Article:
AllJoyn on Raspberry Pi (Raspbian) and Windows 10

After the announcement of Windows 10 including out-of-the-box support for AllJoyn, I decided to try and connect my Raspberry Pi Model B+ running Raspbian to a Windows 10 PC to see how this all pans out. If you’re not familiar with AllJoyn: AllJoyn is a system that allows devices to advertise and share their abilities with other devices around them. The beauty of AllJoyn is that it can be used over a bunch of different transports (Wi-Fi, Bluetooth, RF, etc.) and will allow for interoperability between devices that may initially have not been designed to work together. This of course piqued my interest, with my continuous efforts in home automation. This blog post will outline the steps needed to get AllJoyn on Raspberry Pi up and running, as the process is quite lengthy and the available resources on the web didn’t cover the full installation in my particular case.

First of all, here are the resources that I found on the web, which covered 90% of the process I’m about to describe. I’m writing my own post to cover the remaining 10% and hopefully clear up some of the things that weren’t particularly evident to me while reading these resources, so hopefully you won’t have to go through the same process.

Compiling AllJoyn on Raspberry Pi

I’m going to assume you already have Raspbian running on your Raspberry Pi and know how to get to a terminal interface. If not, there’s very good documentation on the official Raspberry Pi website on how to do so. Let’s get started by installing the necessary packages to compile AllJoyn:

Note the last package, which is missing on the GitHub Gist, but is needed to prevent a “sys/capability.h: No such file or directory” error popping up during compilation.

Now that we have all the necessary packages, let’s get the source from the AllSeen Alliance’s Git repository:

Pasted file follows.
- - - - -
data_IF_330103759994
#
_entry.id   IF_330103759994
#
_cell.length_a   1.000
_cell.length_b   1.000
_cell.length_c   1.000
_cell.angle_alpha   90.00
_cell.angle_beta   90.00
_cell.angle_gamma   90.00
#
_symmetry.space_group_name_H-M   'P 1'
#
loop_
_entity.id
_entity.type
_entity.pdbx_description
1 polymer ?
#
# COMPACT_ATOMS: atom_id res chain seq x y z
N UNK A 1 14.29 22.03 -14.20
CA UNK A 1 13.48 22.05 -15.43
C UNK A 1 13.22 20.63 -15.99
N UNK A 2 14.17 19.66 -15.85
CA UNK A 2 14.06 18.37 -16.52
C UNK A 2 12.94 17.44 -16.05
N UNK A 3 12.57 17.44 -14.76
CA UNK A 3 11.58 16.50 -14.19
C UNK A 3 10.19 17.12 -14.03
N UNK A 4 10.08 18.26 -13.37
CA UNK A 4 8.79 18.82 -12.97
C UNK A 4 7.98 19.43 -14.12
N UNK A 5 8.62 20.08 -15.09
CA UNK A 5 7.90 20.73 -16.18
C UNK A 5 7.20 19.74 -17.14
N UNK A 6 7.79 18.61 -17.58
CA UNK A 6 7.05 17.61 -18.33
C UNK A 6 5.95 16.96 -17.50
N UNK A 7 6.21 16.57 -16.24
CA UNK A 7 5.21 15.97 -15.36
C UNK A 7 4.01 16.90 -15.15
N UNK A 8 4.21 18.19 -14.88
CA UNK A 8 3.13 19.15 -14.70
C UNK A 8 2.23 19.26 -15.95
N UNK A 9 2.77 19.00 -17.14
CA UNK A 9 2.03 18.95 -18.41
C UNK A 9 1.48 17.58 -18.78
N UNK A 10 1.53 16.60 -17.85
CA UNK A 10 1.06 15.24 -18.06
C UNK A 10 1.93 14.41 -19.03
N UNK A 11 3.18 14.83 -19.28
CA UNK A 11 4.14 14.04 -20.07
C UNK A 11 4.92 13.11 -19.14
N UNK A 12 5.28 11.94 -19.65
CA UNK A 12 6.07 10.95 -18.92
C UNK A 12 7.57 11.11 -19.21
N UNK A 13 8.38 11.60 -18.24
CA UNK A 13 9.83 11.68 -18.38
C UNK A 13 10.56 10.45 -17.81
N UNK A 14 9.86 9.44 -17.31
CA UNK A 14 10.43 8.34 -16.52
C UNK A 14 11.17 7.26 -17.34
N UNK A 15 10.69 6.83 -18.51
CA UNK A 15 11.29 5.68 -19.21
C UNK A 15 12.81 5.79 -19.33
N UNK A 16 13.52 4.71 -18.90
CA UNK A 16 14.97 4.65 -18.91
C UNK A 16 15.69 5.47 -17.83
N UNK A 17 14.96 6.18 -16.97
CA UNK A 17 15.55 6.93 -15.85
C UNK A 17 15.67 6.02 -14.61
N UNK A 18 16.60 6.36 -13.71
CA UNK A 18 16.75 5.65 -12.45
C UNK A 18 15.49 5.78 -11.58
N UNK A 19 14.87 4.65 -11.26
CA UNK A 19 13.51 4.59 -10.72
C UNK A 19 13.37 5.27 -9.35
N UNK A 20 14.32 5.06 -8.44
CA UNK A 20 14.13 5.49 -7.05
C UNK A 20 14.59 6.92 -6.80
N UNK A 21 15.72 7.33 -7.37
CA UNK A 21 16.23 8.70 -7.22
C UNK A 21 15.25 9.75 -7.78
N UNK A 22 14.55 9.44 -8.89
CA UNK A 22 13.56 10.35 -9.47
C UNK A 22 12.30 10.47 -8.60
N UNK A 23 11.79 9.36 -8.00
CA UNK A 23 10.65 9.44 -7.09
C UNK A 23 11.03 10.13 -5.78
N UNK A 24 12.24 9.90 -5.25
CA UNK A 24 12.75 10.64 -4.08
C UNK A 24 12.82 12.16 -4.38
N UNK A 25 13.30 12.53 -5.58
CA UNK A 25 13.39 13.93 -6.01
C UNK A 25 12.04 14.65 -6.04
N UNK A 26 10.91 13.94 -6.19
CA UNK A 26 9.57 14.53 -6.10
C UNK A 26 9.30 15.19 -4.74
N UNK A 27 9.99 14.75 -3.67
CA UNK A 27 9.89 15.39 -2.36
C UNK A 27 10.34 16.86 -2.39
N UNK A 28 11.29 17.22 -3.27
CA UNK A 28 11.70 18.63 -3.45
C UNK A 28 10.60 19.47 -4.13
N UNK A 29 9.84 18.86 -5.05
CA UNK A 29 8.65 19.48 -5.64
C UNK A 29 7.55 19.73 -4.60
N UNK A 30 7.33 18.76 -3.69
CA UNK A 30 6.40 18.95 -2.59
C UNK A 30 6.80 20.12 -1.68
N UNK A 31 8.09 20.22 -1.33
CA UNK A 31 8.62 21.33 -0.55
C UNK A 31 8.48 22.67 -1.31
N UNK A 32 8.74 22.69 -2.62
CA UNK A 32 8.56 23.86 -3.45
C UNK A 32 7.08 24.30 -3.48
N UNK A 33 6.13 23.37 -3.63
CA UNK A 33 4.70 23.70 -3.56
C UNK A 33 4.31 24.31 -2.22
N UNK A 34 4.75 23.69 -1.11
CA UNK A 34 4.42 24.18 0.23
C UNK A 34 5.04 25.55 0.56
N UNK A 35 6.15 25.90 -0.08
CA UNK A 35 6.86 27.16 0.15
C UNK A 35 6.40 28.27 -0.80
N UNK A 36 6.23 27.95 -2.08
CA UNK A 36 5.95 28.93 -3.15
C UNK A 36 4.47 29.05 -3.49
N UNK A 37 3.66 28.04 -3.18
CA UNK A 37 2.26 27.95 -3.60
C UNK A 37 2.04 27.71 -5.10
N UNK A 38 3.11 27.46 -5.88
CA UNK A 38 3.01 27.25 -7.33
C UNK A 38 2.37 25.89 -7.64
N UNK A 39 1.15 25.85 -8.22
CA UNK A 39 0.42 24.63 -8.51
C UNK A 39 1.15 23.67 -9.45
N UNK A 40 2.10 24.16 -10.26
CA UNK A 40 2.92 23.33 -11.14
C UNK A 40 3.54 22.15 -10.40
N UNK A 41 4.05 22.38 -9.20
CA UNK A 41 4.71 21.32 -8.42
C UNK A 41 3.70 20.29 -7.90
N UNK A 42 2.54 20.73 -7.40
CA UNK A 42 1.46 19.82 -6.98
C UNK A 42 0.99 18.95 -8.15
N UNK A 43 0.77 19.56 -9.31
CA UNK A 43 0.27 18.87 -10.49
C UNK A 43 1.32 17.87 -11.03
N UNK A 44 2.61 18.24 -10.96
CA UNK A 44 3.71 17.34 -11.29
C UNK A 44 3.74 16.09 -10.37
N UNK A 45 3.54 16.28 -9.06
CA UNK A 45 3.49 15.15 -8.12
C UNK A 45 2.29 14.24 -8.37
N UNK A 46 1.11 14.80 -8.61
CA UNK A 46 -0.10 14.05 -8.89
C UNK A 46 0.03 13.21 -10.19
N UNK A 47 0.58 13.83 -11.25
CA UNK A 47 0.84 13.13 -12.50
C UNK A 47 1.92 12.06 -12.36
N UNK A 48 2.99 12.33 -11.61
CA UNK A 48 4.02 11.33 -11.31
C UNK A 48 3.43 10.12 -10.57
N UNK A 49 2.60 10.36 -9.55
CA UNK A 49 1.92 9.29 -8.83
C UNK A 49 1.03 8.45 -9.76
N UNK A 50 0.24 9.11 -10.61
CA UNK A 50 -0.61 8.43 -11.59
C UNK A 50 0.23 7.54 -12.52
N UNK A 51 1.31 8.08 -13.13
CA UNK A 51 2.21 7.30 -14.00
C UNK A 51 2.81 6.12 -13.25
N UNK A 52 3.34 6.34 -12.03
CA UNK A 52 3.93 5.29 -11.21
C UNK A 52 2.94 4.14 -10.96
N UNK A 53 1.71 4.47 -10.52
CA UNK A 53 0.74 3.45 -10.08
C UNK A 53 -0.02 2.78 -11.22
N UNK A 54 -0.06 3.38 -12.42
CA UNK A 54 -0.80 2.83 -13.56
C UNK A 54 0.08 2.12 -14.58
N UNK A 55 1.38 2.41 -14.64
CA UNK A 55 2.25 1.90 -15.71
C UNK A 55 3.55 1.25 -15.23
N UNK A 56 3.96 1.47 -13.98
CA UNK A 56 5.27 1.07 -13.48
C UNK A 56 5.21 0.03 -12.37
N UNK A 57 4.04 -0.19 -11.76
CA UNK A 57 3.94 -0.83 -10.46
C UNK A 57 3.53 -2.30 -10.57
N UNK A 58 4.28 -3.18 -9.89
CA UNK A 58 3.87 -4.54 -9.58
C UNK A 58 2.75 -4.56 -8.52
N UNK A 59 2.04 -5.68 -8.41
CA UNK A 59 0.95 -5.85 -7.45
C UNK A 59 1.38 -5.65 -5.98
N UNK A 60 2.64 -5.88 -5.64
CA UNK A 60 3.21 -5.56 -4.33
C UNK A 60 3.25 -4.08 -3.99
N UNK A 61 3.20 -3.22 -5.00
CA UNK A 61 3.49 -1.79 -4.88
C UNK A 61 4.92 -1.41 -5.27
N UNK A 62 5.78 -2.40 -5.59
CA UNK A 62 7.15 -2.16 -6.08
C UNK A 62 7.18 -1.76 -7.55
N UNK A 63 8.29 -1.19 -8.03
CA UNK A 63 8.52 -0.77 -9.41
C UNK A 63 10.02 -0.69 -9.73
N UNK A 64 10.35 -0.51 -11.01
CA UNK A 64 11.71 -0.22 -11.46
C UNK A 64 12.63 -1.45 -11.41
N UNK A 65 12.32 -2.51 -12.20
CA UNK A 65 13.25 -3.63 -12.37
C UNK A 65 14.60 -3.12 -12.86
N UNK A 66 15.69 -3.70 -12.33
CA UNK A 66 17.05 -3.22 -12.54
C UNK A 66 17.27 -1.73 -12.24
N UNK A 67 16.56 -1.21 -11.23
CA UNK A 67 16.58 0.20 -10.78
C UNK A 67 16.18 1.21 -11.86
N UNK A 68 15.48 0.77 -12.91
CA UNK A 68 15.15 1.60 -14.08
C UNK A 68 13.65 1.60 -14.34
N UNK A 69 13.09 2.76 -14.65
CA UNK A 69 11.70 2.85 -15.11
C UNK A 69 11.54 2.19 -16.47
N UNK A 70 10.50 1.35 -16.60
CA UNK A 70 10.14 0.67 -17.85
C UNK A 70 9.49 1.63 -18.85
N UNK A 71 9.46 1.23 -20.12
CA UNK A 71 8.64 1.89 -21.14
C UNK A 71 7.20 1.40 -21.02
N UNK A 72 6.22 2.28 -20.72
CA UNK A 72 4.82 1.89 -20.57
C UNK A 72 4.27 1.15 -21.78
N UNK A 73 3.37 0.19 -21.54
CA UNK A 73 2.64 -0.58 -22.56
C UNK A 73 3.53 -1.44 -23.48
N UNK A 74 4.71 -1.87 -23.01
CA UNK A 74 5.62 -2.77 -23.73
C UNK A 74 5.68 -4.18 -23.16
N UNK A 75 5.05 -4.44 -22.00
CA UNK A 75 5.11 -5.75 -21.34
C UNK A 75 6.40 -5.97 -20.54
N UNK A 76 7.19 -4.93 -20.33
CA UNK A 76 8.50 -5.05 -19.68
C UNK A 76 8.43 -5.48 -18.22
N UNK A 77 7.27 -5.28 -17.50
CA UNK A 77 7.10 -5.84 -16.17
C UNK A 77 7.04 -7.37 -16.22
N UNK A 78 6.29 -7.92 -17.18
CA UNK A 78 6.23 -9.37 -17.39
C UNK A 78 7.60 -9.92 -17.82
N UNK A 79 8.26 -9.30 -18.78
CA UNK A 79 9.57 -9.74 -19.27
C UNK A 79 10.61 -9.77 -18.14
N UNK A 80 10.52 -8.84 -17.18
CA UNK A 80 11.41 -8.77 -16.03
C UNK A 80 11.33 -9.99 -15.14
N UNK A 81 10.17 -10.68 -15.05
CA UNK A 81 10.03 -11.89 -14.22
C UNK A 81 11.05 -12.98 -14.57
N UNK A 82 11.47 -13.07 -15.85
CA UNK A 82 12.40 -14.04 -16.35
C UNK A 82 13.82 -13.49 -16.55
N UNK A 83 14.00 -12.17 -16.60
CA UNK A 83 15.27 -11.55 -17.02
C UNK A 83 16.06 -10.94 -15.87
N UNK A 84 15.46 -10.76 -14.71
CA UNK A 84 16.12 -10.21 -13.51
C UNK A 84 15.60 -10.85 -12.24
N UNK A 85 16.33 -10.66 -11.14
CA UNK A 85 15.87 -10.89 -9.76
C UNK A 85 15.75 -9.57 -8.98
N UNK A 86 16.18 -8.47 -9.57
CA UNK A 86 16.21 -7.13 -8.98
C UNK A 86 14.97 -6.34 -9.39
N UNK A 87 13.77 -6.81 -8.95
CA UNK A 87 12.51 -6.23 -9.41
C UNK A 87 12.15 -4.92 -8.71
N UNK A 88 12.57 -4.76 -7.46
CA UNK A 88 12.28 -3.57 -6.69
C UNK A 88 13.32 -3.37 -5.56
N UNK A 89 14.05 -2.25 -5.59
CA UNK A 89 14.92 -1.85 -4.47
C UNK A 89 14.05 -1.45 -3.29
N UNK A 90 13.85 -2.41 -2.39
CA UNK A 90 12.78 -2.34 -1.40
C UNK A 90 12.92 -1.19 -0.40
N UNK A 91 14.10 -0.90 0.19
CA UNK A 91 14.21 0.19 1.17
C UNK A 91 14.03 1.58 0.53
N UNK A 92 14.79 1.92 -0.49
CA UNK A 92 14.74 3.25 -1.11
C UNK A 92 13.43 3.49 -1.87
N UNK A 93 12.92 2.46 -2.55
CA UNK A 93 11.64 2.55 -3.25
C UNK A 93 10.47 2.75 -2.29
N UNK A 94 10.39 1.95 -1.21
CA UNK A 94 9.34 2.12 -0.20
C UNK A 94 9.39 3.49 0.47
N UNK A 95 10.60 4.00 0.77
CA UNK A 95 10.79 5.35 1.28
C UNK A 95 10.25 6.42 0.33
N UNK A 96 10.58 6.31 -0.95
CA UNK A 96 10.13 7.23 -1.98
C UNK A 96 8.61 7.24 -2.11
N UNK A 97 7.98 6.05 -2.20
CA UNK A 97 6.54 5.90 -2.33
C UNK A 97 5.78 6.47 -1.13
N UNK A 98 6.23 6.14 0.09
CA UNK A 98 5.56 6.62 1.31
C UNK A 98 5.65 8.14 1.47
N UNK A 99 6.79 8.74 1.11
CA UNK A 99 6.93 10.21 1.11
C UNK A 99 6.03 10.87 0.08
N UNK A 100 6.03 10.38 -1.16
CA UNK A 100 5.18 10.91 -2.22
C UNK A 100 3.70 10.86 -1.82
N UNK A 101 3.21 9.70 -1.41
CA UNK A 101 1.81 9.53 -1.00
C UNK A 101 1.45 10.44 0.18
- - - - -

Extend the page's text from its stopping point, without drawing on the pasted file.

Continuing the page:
Note the “WORKING_DIRECTORY” path in here, which should be replaced by something that makes sense in your case. I used “repos” on my Raspberry Pi.

Next up is the actual compilation, which can take quite some time, which is probably an understatement. I got to sneak in a bunch of Destiny matches on Xbox One, so you should probably prepare a seperate activity before compiling. These are the particular flags I used to get the basics set up, but you can refer to the GitHub Gist for more information on additional flags that may apply to your situation:

When the compilation is finally finished (hopefully without errors), it’s time to build the additional services. You can also do this in one go by specifying the SERVICES parameter in the previous scons command, but I prefer the separation as it makes tracking down errors a bit more manageable. Note that this will also take quite a bit of time (less than the previous one, but get that Xbox One ready just in case):

After all this, you should have a completely compiled AllJoyn implementation available on your Raspberry Pi! You can test things out by navigating to the following directory and executing the daemon with the –version parameter:

Testing it all out

As I mentioned, I’m using a PC running Windows 10 as the other node to connect to AllJoyn on Raspberry Pi. On the Windows IoT GitHub, there’s a bunch of documentation about AllJoyn on Windows 10. Additionally, a few samples are available near the bottom of the page, one of which is the AllJoyn Explorer. We can use the AllJoyn Explorer app on Windows 10 to listen for any AllJoyn capable devices advertising on the network. Follow the instructions to install it and launch it on your Windows 10 PC.

With AllJoyn Explorer running, go back to the Raspberry Pi and execute the following commands:

If all goes well, you should see a device pop up in AllJoyn Explorer and you can drill down into the device to view its capabilities! Hope this post helps you get things going in a reasonable time frame without having to spend a lot of time researching errors and quirks. If you find anything missing in this guide, please let me know and I’ll update it accordingly!

Pin It

6 thoughts on “AllJoyn on Raspberry Pi (Raspbian) and Windows 10

  1. Hi Rajen,
    We have a website called pihunt.co that share projects made with RaspberryPi. Today we share your project and people like it.
    We’ll happy to see your next RaspberryPi project 🙂
    Regards,

  2. Pingback: Raspberry Pi Windows IoT Projects – List | Go Internet Of Things

Leave a Reply

Your email address will not be published. Required fields are marked *